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Caught in the act

Rounded-up mileage claims or telephone expenses? Private cab rides or overnight hotel stays? Whether on a large or small scale, inconsistencies in travel expense reports are not considered a trivial offense.
E-3 Magazine
February 7, 2022
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This text has been automatically translated from German to English.

Nevertheless, current study results from the SAP Concur organization show that employees often take minor cheating in expense reports lightly. In Germany, more than half - 53 percent - of employees have no objections to expense fraud, making them particularly carefree in a Europe-wide comparison.

On average, German respondents consider it acceptable to submit a knowingly incorrect statement up to an amount of 106 euros. The figures for Swiss respondents are even more surprising: Here, as many as 54 percent state that cheating on expense reports is acceptable - for twelve percent in an amount of up to CHF 100. In neighboring Austria, only 39 percent of employees think it's okay to submit false travel expense claims, but on average they still consider overstatements of up to 92 euros to be acceptable.

Travel Management

"In many companies, it costs travel managers and finance teams a lot of time and resources to audit employee expenses. The reasons for this are not only a lack of guidelines, but also a lack of appropriate training and development for employees. If companies take this seriously, they can close knowledge gaps and increase employee satisfaction.", says Götz Reinhardt, Managing Director MEE of the SAP Concur organization. "Intelligent expense management solutions such as Concur Detect by Oversight also ensure that fraud patterns are identified more quickly and that travel managers and finance teams can use data analytics to make tailored policy adjustments. This is an essential step to prevent future expense fraud and stay ahead of the competition."

Creativity and ignorance

When employees make false claims on expense reports, they show creativity, and that's exactly what makes it difficult for companies to uncover fraud patterns and identify black sheep. Looking at the study results, five expense types stand out where cheating is particularly common: Many employees in the DACH region have already rounded up kilometer costs. Another frequently used way to increase the reimbursement sum is to submit private restaurant bills or costs for privately used office equipment. Reaching into the minibar, for example, is popular: this is how respondents account for alcoholic beverages that are not covered by the expense guideline.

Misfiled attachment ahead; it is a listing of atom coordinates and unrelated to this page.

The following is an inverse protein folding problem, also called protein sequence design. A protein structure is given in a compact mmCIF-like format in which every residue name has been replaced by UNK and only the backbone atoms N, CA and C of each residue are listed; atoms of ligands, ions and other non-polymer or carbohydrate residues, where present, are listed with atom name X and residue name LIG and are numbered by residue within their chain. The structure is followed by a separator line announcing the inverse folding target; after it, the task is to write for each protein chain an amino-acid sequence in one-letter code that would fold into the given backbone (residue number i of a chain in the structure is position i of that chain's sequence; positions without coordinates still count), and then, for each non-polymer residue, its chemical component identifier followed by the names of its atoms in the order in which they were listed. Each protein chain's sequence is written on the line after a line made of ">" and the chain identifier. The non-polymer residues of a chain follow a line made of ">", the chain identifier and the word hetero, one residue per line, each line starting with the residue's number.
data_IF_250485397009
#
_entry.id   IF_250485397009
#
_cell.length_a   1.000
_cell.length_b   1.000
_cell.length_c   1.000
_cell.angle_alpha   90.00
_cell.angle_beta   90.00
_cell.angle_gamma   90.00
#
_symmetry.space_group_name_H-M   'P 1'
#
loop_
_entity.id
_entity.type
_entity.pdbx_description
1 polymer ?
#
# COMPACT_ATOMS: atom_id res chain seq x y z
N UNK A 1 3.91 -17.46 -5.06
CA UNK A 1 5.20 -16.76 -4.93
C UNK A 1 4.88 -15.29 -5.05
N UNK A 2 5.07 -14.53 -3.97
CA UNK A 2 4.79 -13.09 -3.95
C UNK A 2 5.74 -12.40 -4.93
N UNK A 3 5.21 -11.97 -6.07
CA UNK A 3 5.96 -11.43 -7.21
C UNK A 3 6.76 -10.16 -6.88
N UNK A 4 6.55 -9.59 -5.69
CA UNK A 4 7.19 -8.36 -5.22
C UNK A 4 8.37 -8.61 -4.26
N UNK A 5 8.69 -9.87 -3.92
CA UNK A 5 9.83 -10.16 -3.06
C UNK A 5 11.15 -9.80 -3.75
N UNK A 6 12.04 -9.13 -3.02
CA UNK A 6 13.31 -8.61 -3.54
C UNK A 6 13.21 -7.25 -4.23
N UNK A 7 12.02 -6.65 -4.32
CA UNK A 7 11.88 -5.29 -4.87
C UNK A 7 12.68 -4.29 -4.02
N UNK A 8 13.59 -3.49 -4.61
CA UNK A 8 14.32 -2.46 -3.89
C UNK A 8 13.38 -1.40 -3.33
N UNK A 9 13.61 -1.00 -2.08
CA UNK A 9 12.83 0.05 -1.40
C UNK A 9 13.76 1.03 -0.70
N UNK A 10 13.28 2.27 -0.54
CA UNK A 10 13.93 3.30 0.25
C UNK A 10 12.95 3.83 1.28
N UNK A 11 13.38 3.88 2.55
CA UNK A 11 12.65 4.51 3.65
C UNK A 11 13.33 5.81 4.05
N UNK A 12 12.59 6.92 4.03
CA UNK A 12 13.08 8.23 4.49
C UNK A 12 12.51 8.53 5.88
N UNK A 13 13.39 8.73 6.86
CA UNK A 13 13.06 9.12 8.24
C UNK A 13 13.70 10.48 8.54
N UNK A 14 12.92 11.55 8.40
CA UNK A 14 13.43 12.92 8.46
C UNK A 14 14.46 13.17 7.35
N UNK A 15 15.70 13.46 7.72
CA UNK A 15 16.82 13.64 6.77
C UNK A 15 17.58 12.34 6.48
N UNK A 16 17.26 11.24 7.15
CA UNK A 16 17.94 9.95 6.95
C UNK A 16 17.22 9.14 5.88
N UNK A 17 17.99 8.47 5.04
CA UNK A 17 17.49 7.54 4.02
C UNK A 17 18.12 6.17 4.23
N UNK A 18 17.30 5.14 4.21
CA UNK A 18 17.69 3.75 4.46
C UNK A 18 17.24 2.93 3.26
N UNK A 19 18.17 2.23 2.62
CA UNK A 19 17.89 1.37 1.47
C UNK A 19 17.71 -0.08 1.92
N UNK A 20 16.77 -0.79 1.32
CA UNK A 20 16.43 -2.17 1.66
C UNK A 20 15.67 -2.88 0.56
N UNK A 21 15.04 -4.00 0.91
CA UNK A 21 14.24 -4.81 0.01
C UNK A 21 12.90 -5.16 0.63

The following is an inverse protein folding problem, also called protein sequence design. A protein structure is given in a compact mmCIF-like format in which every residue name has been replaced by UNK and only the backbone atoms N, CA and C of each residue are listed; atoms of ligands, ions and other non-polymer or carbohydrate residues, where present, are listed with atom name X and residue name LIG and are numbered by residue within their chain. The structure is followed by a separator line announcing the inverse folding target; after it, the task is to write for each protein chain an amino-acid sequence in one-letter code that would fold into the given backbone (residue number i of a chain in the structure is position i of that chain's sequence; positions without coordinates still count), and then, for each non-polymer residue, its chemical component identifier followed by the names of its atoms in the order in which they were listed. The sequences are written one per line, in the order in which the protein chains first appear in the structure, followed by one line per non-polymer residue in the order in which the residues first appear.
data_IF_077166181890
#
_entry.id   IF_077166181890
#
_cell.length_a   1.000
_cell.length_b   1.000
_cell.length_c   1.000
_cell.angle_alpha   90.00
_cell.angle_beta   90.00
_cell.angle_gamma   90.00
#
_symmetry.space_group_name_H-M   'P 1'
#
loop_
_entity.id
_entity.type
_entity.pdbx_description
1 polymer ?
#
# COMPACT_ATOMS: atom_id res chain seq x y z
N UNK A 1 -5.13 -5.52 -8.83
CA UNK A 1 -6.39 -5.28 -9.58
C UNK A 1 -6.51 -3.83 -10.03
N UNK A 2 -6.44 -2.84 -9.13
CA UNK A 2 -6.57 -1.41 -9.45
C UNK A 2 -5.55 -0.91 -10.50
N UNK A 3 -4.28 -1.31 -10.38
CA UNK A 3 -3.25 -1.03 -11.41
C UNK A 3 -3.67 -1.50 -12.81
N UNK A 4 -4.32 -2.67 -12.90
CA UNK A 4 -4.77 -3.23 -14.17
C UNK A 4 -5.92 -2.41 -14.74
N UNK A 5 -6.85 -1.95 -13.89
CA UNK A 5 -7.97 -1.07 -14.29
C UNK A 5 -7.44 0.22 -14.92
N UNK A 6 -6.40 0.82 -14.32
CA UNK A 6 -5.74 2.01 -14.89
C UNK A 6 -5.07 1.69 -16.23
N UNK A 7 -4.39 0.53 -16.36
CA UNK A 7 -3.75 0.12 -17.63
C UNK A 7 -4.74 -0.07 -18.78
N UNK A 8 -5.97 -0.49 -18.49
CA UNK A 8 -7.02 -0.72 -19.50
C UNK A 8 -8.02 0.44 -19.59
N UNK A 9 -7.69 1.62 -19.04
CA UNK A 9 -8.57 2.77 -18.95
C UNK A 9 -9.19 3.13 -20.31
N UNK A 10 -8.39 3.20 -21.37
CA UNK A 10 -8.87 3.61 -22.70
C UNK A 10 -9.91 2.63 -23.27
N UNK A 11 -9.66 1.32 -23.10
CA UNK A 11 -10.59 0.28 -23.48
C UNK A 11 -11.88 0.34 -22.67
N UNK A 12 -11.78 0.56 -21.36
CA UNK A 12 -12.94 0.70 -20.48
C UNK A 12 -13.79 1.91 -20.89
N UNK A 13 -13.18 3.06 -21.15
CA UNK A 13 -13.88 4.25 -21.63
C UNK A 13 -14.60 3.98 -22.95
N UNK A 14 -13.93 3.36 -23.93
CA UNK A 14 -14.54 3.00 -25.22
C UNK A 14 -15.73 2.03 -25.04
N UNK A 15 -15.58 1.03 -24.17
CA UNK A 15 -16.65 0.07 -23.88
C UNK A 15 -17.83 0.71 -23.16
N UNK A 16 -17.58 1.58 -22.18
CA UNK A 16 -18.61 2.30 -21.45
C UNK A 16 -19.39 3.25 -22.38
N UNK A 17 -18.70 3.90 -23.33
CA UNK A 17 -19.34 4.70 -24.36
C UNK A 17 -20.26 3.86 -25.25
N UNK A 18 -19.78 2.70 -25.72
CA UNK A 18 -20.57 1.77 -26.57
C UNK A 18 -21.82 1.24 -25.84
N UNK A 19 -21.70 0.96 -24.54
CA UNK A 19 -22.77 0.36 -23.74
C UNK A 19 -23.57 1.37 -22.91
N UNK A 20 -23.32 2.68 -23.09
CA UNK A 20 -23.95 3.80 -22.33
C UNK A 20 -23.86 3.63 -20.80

Cheating is most common in these five expense types. The results come from an SAP-Concur study conducted in August and September 2021 with the market research institute Opinium Research among 1,200 respondents in Germany, Austria and Switzerland.
Cheating is most common in these five expense types. The results come from an SAP-Concur study conducted in August and September 2021 with the market research institute Opinium Research among 1,200 respondents in Germany, Austria and Switzerland.

As multifaceted as the forms of expense fraud are, as different are
also the motives of the employees. While most of their
fall victim to their own ignorance, some act quite consciously. The current figures indicate that many are guided by their own understanding of justice.

AI Tools

The problems around expense fraud are not only due to the behavior of employees, who often do not know travel and expense policies in detail. Nearly a quarter of travel and finance decision-makers say their expense management is not digitized and they lack the data to detect expense fraud.

The lack of digitization also results in high personnel costs: Travel managers and finance teams have to spend up to two working days a week uncovering fraud and responding to compliance issues.

The shift to artificial intelligence is also slow because new tools still raise questions. Nearly half of travel and finance decision makers are concerned about the impact on data security and/or privacy. Likewise, nearly half worry that AI tools could lead to erroneous conclusions.

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E-3 Magazine

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